Dailey said of Murphy that he doesn't stand a chance of out-PTing him.

"I heard USA Murphy says he's going to use overwhelming force to beat me at PT," Dailey said. "He's going to need overwhelming force to wake up before 9 a.m. We in the Army have a saying: we do more before 9 a.m. than most people do all day. And we've been doing it for 241 years. This reminds me of my favorite quote from the late, great, Muhammad Ali: 'If you even dream of beating me you'd better wake up and apologize.'"

Murphy said PT, like sleep and nutrition -- all three parts of the Performance Triad -- are part of the individual readiness that ensures the Army is ready to fight the nation's wars when called upon to do so.

"We need to make sure that on an individual basis, every Soldier is ready to fight tonight," Murphy said.

Murphey said it's very important for each member of the team to make themselves as ready as possible for the next mission, but the unit and Army overall must prioritize readiness every day.

"On a unit level, also as an institution, we need to make sure we are doing what's necessary to take the fight to our enemies and to win," Murphy said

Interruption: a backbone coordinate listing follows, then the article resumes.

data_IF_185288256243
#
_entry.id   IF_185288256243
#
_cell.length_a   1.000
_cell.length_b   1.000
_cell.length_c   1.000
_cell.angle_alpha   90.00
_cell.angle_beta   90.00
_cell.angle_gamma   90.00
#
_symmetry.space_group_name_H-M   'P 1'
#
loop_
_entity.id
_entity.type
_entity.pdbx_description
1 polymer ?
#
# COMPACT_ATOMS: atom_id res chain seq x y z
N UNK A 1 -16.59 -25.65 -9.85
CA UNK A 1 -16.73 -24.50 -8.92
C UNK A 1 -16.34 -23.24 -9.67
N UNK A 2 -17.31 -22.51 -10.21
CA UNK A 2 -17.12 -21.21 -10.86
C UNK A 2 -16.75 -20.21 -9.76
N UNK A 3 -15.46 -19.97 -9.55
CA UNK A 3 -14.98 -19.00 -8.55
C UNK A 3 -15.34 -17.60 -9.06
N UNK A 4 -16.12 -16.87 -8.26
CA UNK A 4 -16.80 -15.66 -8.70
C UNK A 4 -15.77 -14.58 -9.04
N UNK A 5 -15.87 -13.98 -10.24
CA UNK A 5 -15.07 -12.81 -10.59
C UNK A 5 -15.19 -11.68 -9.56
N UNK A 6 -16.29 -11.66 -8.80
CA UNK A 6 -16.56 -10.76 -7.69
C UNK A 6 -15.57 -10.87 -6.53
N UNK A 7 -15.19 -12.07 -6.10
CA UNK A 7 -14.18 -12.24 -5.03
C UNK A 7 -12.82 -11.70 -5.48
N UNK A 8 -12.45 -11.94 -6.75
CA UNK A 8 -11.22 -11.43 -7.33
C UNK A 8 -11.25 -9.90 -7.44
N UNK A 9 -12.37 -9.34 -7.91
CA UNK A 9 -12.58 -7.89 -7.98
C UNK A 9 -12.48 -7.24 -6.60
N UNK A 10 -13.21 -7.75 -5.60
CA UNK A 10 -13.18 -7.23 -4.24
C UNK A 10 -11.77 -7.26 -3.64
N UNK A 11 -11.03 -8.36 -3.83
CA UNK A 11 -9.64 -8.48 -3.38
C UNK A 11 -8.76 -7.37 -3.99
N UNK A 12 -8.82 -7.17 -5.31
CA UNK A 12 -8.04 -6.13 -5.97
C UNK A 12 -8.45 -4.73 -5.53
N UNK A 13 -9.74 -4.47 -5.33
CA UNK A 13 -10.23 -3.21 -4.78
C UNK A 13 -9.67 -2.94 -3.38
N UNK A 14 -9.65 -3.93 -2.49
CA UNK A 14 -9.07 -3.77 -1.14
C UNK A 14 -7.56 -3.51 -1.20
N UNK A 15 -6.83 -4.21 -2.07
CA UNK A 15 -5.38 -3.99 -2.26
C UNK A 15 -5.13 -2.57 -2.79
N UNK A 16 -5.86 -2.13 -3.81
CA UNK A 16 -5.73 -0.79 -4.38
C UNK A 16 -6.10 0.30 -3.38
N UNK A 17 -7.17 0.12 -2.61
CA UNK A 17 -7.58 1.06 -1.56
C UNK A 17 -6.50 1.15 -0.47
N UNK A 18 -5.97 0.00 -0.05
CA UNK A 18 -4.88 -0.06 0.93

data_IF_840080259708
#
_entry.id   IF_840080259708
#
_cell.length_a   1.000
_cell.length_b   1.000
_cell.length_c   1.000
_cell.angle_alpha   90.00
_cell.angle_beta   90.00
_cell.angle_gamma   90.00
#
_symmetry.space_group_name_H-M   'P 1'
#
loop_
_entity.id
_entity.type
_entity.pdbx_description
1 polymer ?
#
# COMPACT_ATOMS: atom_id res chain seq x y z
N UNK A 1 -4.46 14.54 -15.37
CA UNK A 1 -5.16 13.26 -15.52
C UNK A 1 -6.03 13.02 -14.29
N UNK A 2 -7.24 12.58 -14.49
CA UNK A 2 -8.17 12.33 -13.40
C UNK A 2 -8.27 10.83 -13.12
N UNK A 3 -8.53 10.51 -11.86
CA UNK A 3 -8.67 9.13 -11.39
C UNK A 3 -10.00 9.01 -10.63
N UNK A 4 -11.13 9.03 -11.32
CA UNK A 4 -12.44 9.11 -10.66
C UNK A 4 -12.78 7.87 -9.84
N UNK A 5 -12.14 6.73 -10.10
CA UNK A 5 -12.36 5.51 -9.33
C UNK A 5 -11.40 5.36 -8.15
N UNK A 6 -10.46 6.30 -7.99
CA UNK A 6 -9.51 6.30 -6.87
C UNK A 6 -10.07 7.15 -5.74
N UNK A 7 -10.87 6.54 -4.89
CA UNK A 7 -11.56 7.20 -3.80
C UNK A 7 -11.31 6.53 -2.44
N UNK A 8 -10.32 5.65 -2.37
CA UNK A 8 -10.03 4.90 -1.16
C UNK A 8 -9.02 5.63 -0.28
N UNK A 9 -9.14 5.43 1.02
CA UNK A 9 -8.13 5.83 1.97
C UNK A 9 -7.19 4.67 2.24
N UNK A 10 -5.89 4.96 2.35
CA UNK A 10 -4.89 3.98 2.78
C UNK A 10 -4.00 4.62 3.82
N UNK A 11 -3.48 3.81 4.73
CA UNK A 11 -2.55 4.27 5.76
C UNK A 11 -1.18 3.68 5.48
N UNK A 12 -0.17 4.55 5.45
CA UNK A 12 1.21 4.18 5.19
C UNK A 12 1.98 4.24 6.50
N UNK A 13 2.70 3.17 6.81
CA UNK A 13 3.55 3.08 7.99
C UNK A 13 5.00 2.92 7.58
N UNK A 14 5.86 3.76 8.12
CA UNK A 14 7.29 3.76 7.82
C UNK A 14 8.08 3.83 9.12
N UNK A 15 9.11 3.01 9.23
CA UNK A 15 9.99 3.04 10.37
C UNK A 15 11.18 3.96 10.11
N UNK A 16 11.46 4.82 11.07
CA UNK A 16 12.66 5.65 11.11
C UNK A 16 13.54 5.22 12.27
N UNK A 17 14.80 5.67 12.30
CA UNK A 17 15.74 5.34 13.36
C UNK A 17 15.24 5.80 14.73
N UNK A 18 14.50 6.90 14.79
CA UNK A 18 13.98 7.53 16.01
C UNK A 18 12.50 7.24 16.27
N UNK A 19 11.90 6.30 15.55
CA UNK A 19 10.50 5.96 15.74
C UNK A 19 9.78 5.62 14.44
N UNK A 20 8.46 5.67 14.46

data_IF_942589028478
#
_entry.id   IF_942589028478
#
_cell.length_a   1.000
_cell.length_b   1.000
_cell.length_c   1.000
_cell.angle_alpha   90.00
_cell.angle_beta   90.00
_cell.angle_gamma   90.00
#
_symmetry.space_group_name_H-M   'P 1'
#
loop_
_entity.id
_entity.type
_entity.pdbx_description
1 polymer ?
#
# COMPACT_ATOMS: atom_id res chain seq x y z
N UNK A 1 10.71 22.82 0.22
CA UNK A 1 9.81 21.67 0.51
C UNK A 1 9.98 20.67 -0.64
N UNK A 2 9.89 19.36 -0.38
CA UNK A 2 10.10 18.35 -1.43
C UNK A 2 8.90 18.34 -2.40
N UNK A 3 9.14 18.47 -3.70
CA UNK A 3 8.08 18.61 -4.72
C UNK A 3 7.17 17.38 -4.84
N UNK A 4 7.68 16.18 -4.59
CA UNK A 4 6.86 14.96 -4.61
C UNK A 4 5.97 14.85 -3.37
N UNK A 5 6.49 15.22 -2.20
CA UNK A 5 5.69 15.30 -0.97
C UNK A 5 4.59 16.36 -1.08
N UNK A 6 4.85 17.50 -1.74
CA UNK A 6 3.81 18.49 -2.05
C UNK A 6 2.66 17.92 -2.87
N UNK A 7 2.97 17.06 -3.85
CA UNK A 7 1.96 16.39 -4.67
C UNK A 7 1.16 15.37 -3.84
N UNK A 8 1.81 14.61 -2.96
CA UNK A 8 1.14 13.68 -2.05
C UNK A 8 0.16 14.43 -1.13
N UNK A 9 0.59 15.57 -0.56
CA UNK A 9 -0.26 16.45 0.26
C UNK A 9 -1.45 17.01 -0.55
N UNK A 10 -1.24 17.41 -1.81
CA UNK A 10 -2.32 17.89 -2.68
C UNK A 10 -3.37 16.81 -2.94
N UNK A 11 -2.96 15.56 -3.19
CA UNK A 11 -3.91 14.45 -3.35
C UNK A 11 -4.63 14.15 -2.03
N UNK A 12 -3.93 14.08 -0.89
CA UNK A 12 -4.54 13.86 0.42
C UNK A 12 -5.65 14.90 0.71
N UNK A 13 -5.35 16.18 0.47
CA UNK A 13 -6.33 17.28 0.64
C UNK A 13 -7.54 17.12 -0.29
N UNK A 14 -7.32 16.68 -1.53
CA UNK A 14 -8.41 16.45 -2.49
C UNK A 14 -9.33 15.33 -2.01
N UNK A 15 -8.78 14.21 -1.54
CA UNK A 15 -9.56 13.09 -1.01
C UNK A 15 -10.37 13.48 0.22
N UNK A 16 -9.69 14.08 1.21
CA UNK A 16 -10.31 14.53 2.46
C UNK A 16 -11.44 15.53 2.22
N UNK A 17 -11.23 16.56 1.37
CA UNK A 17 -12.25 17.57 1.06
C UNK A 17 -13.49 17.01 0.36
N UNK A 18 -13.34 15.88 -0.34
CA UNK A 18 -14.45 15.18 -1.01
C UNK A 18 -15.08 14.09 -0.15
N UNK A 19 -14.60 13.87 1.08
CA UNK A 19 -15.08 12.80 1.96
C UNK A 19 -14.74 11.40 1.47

During the Army birthday week, Murphy said he hopes that Americans recognize that their Army is "America's varsity team."

"We're the ones that answer the call from the president of the United States, or a governor, to answer our national challenges," Murphy said. "These young men and women who join our ranks are the best that America has to offer."

And for Soldiers, he said, he wants them to remember just how far the Army has come in 241 years.

"This gives us a chance to reflect on our history," Murphy said. "But also, to re-dedicate ourselves to be the best professional fighting force this world has ever seen, and we owe it to the next generation to make our Army even better."

A tiny four-by-four grid of dots. A tiny representation of the Mandelbrot Set. An oscillator from the Game of Life. A twisty thing. A snowflake.